Awood’s song texts offer a variety of opportunities to Heggie the composer. His sound world reminds me at times of Mahler, possibly because of the darkness of the texts but also because he’s tonal, going back and forth between major and minor, sometimes dissonant in his response to pain, sometimes sweetly lyrical. In the songs where the text takes us away from the brutality of murder, Heggie seemed best able to get Hopkins to sing, as in “Bird Soul” (exploiting bird sounds from the orchestra) or as in the second song, “Enchantment” seguing directly out of the first song into a magical exploration of how his sister might be brought back. The text of “Dream” was one of Atwood’s deepest explorations, suggesting an image where the singer sees his sister when they’re younger, and then when they’re older she’s further away; Heggie made this a very simple but powerful song. I wished for something stronger from Heggie in the song “Lost”, the song that seems to step outside the cycle to comment upon the many sisters lost, although Heggie makes it a very simple and direct statement from Hopkins: which might have been what they wanted to do (excuse me for second-guessing). The closing Coda: Song addressed the catharsis idea as a healing act for Hopkins, and that this performed ritual serves to revive Nathalie. It’s a wonderfully positive way to finish the cycle.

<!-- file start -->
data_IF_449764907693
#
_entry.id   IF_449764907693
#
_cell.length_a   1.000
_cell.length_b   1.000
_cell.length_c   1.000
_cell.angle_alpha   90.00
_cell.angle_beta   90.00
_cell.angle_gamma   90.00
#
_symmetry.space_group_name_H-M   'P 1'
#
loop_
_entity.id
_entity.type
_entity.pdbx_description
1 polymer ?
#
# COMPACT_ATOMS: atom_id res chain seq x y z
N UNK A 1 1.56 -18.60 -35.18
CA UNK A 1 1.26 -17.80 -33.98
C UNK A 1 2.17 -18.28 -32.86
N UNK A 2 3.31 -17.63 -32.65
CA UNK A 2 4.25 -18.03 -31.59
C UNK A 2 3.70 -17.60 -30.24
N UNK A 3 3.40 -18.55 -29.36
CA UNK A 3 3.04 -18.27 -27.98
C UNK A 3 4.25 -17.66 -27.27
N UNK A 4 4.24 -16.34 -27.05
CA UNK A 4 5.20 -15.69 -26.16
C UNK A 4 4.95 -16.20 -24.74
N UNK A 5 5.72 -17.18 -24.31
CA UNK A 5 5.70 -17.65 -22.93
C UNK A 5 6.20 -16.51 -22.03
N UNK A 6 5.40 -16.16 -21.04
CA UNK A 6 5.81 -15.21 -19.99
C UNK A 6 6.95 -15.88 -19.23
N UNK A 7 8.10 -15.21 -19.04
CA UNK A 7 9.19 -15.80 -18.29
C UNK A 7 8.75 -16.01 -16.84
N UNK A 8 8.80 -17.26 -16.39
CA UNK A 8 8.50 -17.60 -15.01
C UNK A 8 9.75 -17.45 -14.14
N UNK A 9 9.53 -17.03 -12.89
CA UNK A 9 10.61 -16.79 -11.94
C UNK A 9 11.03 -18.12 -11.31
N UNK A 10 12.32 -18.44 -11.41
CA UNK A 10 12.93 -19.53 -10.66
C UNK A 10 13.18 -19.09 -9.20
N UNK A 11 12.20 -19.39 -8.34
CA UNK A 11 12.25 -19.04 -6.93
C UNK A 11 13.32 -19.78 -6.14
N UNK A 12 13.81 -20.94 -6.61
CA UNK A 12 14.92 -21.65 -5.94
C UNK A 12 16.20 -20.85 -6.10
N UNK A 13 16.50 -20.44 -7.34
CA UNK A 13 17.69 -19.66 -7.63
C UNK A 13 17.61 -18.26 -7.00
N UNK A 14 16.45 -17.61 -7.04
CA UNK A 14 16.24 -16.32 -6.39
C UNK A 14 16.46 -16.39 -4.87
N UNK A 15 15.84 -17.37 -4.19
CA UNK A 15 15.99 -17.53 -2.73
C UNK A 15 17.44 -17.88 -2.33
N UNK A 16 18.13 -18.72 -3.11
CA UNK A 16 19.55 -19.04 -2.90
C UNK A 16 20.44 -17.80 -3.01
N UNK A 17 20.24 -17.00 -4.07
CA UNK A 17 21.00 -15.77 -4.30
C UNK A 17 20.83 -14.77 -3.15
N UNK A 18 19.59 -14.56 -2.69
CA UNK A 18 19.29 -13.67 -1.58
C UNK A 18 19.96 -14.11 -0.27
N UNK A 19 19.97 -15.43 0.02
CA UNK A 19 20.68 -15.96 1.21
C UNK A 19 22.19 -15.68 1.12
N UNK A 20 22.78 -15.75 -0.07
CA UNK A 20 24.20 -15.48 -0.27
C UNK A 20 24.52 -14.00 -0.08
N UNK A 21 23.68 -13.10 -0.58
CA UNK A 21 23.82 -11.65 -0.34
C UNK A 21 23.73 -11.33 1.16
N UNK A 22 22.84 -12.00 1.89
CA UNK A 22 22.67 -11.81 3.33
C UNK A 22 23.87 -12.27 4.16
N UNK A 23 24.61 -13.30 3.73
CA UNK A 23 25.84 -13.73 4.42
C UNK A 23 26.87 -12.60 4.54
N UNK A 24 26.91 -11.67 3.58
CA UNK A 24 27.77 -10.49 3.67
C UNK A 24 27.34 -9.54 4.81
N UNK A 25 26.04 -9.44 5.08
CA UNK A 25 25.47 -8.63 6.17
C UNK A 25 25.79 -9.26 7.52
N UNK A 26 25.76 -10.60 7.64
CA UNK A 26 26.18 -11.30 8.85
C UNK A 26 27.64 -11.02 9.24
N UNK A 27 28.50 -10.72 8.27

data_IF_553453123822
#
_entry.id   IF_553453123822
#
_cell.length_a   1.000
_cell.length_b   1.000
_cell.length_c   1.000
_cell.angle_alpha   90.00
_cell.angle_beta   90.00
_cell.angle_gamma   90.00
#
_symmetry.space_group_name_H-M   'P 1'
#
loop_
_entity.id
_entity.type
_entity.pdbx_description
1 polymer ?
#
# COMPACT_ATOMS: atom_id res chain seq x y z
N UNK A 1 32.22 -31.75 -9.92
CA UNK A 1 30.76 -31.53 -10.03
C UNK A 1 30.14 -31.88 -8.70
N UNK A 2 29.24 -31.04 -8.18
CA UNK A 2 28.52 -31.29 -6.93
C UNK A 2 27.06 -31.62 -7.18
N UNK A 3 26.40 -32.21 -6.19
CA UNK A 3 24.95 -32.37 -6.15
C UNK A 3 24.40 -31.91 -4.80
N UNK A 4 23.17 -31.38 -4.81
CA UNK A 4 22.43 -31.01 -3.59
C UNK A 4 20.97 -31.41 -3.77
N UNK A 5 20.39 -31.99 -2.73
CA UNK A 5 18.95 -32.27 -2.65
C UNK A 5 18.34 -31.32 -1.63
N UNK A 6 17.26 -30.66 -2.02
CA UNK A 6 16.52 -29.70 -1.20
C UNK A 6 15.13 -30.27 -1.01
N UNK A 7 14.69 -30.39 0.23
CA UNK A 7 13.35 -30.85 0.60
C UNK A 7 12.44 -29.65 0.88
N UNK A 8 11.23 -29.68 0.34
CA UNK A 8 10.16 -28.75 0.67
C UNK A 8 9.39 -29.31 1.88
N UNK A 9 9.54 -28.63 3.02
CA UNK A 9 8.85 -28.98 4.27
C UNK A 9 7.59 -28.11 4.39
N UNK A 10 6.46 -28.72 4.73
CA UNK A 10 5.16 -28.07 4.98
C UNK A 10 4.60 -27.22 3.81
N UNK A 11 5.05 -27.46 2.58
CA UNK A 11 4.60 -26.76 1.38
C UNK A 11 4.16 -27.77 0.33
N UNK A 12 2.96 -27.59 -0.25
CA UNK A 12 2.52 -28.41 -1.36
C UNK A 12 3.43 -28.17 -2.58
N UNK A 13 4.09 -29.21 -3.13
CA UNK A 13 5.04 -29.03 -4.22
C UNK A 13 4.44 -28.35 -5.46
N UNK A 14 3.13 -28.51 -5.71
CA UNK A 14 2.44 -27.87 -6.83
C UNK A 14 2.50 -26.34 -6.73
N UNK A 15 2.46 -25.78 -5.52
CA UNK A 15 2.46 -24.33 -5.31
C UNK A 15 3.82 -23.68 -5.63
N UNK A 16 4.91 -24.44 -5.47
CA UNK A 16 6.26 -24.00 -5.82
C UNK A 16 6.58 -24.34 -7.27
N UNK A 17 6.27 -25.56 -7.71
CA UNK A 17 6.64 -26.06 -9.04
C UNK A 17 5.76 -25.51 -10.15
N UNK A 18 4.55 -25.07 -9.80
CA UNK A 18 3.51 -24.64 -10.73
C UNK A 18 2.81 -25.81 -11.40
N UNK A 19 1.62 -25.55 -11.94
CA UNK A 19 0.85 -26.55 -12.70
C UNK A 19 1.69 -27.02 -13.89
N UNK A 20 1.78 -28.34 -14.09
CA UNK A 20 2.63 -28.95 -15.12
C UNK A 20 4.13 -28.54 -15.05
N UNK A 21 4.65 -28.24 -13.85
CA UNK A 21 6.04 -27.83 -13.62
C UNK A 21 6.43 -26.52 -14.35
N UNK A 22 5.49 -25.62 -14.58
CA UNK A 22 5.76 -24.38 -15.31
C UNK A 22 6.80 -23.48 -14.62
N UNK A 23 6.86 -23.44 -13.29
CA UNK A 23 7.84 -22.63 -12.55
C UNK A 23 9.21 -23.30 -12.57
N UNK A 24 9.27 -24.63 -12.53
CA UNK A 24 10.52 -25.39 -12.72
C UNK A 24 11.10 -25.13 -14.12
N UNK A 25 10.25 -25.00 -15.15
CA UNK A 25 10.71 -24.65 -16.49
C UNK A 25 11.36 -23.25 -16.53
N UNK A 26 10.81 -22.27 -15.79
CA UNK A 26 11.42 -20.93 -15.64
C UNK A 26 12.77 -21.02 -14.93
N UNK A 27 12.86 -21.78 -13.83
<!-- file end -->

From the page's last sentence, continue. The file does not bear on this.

It’s hard to comment upon Hopkins’ performance when the entire event was so personal, so far beyond the usual parameters of performance. To say the baritone showed commitment would be absurd. At times I thought Hopkins was looking out into the auditorium and perhaps seeing his sister. It was very moving, a stunning experience. I don’t really want to call it a performance, as it seemed so genuine and authentic, rather than the outcome of vocal skill and acting, which we’ve seen from Hopkins in happier roles such as Papageno. At the end when Shelley and Hopkins embraced before the rapturous audience, it seemed like the culmination of their journey rather than something performed.
Songs for Murdered Sisters deserves to be studied and performed. A couple of the songs are strong enough to stand alone outside the cycle.